Any certificates, diplomas, documents demonstrating completion of training, workshops or seminars which were obtained in prison are helpful and should be clearly listed on a resume.

How Technology Helps Inmates

Expanding and strengthening a social network is very important for former inmates seeking employment. Family members, former co-workers, parole officers, social services providers, and acquaintances without criminal records can all assist in an inmate’s job-search, not to mention make for solid references.

Telecommunication infrastructure in jails can make a big difference here.

Prison communication technologies aid inmates in maintaining those relationships with their social network, and in the future, job postings could be sourced from online job boards and filled out by inmates before they’ve even completed their sentence.

So much of the job searching process today requires familiarity with computers and the internet. Applicants will have to do things like create email accounts, use search engines and job search sites, fill out electronic forms, and format both resumes and cover letters. The fact is, many jobs now require some working computer-use knowledge.

Even so, incarceration could provide the computer-training resources inmates need in order to be viable members of the workforce.

Gaining certification in various areas can also be accomplished by inmates online. Prisons often do not offer college courses, and some do not even offer work options or GED programs. However, there’s no reason why this can’t change.

Prisoneducation.com has compiled a list of over 35 college correspondence programs which allow prisoners to enroll. Not only does college education help inmates in finding a job, but it gives them a chance to find a job doing something they really want to do.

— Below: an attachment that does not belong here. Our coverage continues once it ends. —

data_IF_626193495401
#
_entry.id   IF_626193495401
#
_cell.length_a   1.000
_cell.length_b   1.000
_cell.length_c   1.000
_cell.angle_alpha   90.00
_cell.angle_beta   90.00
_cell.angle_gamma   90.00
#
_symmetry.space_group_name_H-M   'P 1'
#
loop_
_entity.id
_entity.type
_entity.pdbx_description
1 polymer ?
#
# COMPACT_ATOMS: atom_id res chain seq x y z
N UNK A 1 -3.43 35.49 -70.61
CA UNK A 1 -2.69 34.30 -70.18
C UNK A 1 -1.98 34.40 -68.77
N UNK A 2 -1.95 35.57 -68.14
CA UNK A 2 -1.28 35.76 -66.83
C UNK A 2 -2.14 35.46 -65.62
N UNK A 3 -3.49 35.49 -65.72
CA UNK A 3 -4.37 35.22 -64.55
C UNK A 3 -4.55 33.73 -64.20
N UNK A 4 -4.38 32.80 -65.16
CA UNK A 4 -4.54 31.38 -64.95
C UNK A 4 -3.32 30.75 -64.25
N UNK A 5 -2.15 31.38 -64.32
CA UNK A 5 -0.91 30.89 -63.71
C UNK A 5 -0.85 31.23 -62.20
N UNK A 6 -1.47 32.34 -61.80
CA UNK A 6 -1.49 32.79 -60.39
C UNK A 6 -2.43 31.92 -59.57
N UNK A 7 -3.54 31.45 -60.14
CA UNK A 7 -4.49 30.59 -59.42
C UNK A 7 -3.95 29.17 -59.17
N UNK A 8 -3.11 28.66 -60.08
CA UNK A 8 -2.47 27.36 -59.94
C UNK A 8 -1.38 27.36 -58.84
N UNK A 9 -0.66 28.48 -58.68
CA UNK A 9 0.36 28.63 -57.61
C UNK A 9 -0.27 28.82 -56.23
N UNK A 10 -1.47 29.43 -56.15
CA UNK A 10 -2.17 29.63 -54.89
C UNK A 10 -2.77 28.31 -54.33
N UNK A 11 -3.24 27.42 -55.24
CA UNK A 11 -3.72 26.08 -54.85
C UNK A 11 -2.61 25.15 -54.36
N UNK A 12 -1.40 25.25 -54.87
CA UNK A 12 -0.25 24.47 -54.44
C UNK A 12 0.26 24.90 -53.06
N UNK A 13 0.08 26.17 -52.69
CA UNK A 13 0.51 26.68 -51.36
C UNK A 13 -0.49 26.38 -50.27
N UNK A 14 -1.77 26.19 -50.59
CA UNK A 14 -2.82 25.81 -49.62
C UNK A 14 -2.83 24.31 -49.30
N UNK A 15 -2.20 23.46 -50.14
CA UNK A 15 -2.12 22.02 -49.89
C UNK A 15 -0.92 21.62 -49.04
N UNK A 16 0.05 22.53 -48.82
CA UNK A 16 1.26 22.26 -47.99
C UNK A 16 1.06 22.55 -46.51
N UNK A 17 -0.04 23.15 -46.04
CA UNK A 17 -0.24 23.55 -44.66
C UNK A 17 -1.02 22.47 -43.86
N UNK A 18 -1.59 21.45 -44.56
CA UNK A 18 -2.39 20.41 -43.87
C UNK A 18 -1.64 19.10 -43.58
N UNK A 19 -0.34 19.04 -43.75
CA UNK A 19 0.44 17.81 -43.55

According to the 2008 Urban Institute brief, there is research which suggests “finding and maintaining a legitimate job can reduce former prisoners’ chances of reoffending, and the higher the wage, the less likely it is that individuals will return to crime.”

Former inmates should also prepare themselves for the reality of the situation; they will probably receive a lot of rejection and disappointment. But with preparation, contrition, tenacity and courage, inmates can find placement after incarceration.

Categories
Tips & Facts

What is Voting in Jail Like?

The past midterm election brought voters to the polls in huge numbers. In fact, voter turnout for the 2018 midterms was over 50 percent of the voting-eligible population, which is the highest voter turnout for a midterm election in over a century.

But for a significant portion of U.S. citizens, voting wasn’t an option.

Voting in jail is a right mainly granted to inmates convicted of misdemeanors, or those who currently reside in pre-trial detention. Many states revoke a Felon’s right to vote, and that fact has sparked much debate.

Should Prisoners Vote?

The general idea behind inmate disenfranchisement is that if prisoners vote, then those who have broken the law will be able to shape and change the laws to their liking. The majority of Americans do not believe that voting in jail is a right that should be given to all inmates.

However, there has been a growing trend in recent decades to reinstate voting rights for former inmates. According to a Cambridge study only 31 percent of Americans endorse allowing people currently in prison to vote, while 60 percent favor allowing those who have exited prison to vote.

One of the highlights of this past midterm was the approved Florida Amendment 4. This amendment was written to “automatically restore the right to vote for people with prior felony convictions, except those convicted of murder or a felony sexual offense, upon completion of their sentences, including prison, parole and probation.”